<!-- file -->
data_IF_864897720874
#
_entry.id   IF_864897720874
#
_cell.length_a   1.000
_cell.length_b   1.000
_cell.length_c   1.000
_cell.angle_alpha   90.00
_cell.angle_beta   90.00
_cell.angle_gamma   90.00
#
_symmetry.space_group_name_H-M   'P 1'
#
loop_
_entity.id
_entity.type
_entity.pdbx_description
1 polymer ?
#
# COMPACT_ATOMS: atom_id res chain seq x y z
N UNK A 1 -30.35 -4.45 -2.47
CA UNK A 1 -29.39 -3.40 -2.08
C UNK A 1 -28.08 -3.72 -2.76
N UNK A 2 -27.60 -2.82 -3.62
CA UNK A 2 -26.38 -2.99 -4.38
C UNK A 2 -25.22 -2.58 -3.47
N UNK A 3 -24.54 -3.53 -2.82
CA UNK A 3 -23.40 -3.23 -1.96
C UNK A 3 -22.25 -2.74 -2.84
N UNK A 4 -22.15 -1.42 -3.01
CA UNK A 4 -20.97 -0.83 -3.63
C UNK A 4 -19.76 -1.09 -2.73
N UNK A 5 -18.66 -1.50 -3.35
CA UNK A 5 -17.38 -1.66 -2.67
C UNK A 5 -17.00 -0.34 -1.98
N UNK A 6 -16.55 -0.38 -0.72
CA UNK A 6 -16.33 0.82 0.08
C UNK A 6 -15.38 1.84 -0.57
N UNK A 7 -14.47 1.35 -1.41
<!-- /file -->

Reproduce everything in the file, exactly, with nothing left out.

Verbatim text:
data_IF_864897720874
#
_entry.id   IF_864897720874
#
_cell.length_a   1.000
_cell.length_b   1.000
_cell.length_c   1.000
_cell.angle_alpha   90.00
_cell.angle_beta   90.00
_cell.angle_gamma   90.00
#
_symmetry.space_group_name_H-M   'P 1'
#
loop_
_entity.id
_entity.type
_entity.pdbx_description
1 polymer ?
#
# COMPACT_ATOMS: atom_id res chain seq x y z
N UNK A 1 -30.35 -4.45 -2.47
CA UNK A 1 -29.39 -3.40 -2.08
C UNK A 1 -28.08 -3.72 -2.76
N UNK A 2 -27.60 -2.82 -3.62
CA UNK A 2 -26.38 -2.99 -4.38
C UNK A 2 -25.22 -2.58 -3.47
N UNK A 3 -24.54 -3.53 -2.82
CA UNK A 3 -23.40 -3.23 -1.96
C UNK A 3 -22.25 -2.74 -2.84
N UNK A 4 -22.15 -1.42 -3.01
CA UNK A 4 -20.97 -0.83 -3.63
C UNK A 4 -19.76 -1.09 -2.73
N UNK A 5 -18.66 -1.50 -3.35
CA UNK A 5 -17.38 -1.66 -2.67
C UNK A 5 -17.00 -0.34 -1.98
N UNK A 6 -16.55 -0.38 -0.72
CA UNK A 6 -16.33 0.82 0.08
C UNK A 6 -15.38 1.84 -0.57
N UNK A 7 -14.47 1.35 -1.41